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Am J Surg. 2015 Aug;210(2):221-229.e6. doi: 10.1016/j.amjsurg.2014.12.045. Epub 2015 Apr 23.

Impact of smoking on perioperative outcomes after major surgery.

Author information

1
Center for Surgery and Public Health and Division of Urologic Surgery, Brigham and Women's Hospital, Harvard Medical School, 45 Francis Street, Boston, MA 02115, USA; Department of Urology, University Medical Center Hamburg-Eppendorf, Martinistrasse 52, Hamburg 20246, Germany. Electronic address: dr.marianne.schmid@gmail.com.
2
Center for Outcomes Research, Analytics and Evaluation, Vattikuti Urology Institute, Henry Ford Health System, 2799 W. Grand Blvd, Detroit, MI 48202, USA.
3
Department of Urology, University Medical Center Hamburg-Eppendorf, Martinistrasse 52, Hamburg 20246, Germany.
4
Center for Surgery and Public Health and Division of Urologic Surgery, Brigham and Women's Hospital, Harvard Medical School, 45 Francis Street, Boston, MA 02115, USA.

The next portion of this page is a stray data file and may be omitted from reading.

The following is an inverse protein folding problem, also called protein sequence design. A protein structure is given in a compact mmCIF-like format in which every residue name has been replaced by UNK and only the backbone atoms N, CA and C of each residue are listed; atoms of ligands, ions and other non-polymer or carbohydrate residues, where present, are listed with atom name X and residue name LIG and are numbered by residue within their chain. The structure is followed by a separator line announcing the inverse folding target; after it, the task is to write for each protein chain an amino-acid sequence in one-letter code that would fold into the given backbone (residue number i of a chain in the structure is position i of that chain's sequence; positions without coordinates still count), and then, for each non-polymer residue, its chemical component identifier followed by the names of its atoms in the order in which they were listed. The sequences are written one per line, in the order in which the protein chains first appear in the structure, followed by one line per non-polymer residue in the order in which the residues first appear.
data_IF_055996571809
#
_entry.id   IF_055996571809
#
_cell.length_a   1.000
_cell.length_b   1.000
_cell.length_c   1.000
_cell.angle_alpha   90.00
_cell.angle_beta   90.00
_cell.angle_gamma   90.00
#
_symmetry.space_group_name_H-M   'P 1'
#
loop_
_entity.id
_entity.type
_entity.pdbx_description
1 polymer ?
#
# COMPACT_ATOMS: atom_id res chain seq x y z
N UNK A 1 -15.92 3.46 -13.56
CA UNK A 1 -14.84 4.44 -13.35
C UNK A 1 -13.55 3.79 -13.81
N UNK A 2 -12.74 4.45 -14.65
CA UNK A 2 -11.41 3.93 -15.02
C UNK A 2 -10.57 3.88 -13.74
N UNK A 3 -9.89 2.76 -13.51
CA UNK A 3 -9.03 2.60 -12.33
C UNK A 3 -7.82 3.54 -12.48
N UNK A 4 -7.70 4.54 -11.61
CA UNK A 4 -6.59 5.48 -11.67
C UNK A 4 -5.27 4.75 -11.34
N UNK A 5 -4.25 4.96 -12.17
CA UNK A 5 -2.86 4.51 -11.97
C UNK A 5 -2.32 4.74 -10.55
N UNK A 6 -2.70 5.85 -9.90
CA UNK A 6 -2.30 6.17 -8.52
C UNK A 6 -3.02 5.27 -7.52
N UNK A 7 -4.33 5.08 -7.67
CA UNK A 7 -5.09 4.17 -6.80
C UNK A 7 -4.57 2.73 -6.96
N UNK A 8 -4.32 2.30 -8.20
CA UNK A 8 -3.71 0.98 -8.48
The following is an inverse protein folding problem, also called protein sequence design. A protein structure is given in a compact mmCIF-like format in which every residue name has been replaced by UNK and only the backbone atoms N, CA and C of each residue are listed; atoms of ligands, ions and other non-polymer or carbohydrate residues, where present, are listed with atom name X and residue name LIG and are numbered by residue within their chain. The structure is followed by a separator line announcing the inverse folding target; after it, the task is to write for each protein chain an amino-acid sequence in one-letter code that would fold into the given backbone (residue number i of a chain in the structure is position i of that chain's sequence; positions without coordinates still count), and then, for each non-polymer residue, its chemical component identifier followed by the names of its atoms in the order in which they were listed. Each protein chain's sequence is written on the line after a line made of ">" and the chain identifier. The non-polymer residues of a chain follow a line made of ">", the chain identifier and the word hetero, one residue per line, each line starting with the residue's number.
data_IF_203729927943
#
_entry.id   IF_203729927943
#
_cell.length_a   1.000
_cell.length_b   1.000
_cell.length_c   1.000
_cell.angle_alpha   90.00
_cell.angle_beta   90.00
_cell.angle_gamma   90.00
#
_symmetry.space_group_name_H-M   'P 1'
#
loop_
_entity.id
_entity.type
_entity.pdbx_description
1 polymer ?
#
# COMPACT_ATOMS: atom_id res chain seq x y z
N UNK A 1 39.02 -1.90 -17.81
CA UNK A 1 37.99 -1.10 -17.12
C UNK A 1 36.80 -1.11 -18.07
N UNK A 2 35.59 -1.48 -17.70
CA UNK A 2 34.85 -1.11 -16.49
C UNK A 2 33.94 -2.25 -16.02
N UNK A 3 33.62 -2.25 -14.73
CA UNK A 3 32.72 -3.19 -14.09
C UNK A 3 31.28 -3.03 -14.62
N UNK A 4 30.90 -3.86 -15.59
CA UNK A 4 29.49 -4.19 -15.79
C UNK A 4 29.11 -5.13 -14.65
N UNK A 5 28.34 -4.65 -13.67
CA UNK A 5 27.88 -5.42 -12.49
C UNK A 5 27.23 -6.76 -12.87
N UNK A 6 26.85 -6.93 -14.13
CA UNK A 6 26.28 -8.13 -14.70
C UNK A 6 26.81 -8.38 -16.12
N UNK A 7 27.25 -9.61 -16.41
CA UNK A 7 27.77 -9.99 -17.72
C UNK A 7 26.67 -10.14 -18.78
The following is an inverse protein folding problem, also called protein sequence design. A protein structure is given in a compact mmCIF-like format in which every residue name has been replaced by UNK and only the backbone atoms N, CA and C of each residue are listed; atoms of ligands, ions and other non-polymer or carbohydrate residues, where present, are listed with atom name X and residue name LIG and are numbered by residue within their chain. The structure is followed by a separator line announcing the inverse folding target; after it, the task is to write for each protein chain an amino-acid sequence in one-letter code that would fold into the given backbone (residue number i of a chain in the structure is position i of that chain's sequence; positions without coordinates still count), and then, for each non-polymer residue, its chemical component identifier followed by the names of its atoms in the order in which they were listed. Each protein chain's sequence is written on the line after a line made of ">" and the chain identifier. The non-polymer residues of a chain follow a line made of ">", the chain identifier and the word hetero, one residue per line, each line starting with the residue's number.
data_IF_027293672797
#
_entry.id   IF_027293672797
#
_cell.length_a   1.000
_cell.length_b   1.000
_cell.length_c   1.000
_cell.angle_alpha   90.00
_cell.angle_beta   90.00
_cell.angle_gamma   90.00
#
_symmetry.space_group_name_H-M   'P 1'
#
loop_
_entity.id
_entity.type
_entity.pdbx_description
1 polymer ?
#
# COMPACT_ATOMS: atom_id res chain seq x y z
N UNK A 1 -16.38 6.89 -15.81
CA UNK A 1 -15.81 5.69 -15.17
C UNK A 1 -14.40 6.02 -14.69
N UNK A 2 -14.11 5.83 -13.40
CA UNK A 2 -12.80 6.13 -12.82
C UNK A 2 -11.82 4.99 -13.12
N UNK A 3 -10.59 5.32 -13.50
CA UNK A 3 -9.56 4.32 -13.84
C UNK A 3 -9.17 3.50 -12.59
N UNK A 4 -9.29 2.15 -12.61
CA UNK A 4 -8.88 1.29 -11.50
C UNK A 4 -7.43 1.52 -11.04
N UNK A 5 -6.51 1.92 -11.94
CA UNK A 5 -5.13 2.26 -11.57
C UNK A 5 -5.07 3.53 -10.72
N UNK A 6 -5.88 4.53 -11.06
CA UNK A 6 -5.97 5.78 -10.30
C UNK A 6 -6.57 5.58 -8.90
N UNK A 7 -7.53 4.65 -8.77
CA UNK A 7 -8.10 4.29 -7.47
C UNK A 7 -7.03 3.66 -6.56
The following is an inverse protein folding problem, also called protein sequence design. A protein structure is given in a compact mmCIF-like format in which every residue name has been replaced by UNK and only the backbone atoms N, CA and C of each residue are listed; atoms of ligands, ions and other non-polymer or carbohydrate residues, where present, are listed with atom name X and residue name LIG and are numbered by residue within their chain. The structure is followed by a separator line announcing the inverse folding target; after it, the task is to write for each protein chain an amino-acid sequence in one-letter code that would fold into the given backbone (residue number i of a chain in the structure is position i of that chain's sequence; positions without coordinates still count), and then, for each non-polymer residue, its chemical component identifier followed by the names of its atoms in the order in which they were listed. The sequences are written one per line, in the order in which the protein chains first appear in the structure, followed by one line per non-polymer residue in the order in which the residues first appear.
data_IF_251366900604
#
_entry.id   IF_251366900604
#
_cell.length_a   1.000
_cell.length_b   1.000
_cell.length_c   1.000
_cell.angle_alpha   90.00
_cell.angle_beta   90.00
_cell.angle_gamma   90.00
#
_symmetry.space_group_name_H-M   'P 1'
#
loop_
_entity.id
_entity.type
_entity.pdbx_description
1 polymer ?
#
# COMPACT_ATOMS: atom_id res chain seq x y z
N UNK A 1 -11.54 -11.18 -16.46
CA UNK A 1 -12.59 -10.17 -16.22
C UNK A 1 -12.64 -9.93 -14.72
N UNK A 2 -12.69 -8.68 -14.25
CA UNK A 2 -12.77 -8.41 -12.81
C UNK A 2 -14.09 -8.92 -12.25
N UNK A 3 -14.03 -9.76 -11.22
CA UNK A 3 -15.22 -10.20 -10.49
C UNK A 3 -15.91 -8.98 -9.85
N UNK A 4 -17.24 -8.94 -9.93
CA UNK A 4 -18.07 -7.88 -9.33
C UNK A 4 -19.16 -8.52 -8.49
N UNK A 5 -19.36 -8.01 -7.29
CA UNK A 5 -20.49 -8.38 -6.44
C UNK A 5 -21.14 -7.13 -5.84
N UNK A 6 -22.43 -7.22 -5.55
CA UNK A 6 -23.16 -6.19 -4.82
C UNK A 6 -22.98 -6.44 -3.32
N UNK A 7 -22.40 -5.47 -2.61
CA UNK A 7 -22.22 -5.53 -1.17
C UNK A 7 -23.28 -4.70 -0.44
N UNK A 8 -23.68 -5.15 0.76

Abstract

BACKGROUND:

To investigate the impact of smoking on perioperative outcomes in patients undergoing one of the 16 major cardiovascular, orthopedic, or oncologic surgical procedures.

METHODS:

We relied on the American College of Surgeons National Surgical Quality Improvement Program database (2005 to 2011). Procedure-specific multivariable logistic regression models assessed the association between smoking status (non, former, or current smokers) and risk of 30-day morbidity and mortality.

RESULTS:

Overall, 141,802 patients were identified. A total of 12.5%, 14.6%, and 14.9% of non, former, and current smokers, respectively, experienced at least one complication (P < .001). In multivariable models, current smokers had higher odds of overall, pulmonary, wound, and septic/shock complications following most cardiovascular and oncologic surgeries compared with nonsmokers. The odds of experiencing such adverse outcomes were significantly lower in former smokers compared with current smokers, but still higher compared with nonsmokers.

CONCLUSIONS:

The effect of smoking on perioperative outcomes is procedure dependent. Current and, even though mitigated, former smoking negatively influence outcomes following cardiovascular or oncologic procedures. Patients undergoing major procedures should be encouraged to discontinue tobacco smoking to achieve optimal procedural outcomes.

KEYWORDS:

Cardiovascular; Oncologic; Orthopedic; Perioperative outcomes; Smoking; Surgery

PMID:
25980408
DOI:
10.1016/j.amjsurg.2014.12.045
[Indexed for MEDLINE]

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